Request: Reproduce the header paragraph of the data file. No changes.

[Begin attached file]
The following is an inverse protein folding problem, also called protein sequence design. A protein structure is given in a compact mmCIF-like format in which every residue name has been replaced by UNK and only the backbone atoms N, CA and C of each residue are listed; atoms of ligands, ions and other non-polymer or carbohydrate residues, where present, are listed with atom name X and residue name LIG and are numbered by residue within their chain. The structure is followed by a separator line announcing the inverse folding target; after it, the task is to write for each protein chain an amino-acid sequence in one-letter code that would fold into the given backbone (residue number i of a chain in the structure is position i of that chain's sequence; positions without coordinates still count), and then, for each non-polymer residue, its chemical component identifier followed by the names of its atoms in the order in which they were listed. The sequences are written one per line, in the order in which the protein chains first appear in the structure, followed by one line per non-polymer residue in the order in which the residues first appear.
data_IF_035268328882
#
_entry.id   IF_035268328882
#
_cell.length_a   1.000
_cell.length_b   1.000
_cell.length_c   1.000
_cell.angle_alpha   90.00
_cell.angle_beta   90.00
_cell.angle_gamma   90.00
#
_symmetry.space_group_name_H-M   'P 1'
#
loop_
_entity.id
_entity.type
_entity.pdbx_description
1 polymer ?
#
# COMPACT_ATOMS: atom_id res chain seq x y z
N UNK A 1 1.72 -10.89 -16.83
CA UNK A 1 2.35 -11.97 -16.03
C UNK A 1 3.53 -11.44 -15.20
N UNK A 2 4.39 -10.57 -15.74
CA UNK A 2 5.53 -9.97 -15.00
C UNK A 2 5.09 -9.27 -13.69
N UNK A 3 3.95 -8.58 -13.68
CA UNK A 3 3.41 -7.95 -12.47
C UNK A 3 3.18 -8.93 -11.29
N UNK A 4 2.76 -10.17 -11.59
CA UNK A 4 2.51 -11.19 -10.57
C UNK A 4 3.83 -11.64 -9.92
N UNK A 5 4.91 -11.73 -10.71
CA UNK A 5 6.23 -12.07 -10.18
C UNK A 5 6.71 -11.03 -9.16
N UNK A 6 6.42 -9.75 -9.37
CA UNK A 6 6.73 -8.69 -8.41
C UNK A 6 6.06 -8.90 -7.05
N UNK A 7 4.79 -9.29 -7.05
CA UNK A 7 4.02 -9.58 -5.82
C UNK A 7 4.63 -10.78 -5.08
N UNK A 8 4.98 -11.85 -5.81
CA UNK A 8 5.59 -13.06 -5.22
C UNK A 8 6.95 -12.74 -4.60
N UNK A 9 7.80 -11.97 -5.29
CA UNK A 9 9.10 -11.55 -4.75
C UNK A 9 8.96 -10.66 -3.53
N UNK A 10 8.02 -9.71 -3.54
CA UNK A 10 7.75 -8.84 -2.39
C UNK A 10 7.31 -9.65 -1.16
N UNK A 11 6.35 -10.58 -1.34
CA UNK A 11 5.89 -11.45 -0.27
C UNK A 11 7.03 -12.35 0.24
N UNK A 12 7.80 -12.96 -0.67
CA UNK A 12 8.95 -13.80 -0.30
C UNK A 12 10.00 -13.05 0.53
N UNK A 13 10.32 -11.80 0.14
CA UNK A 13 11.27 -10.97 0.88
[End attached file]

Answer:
The following is an inverse protein folding problem, also called protein sequence design. A protein structure is given in a compact mmCIF-like format in which every residue name has been replaced by UNK and only the backbone atoms N, CA and C of each residue are listed; atoms of ligands, ions and other non-polymer or carbohydrate residues, where present, are listed with atom name X and residue name LIG and are numbered by residue within their chain. The structure is followed by a separator line announcing the inverse folding target; after it, the task is to write for each protein chain an amino-acid sequence in one-letter code that would fold into the given backbone (residue number i of a chain in the structure is position i of that chain's sequence; positions without coordinates still count), and then, for each non-polymer residue, its chemical component identifier followed by the names of its atoms in the order in which they were listed. The sequences are written one per line, in the order in which the protein chains first appear in the structure, followed by one line per non-polymer residue in the order in which the residues first appear.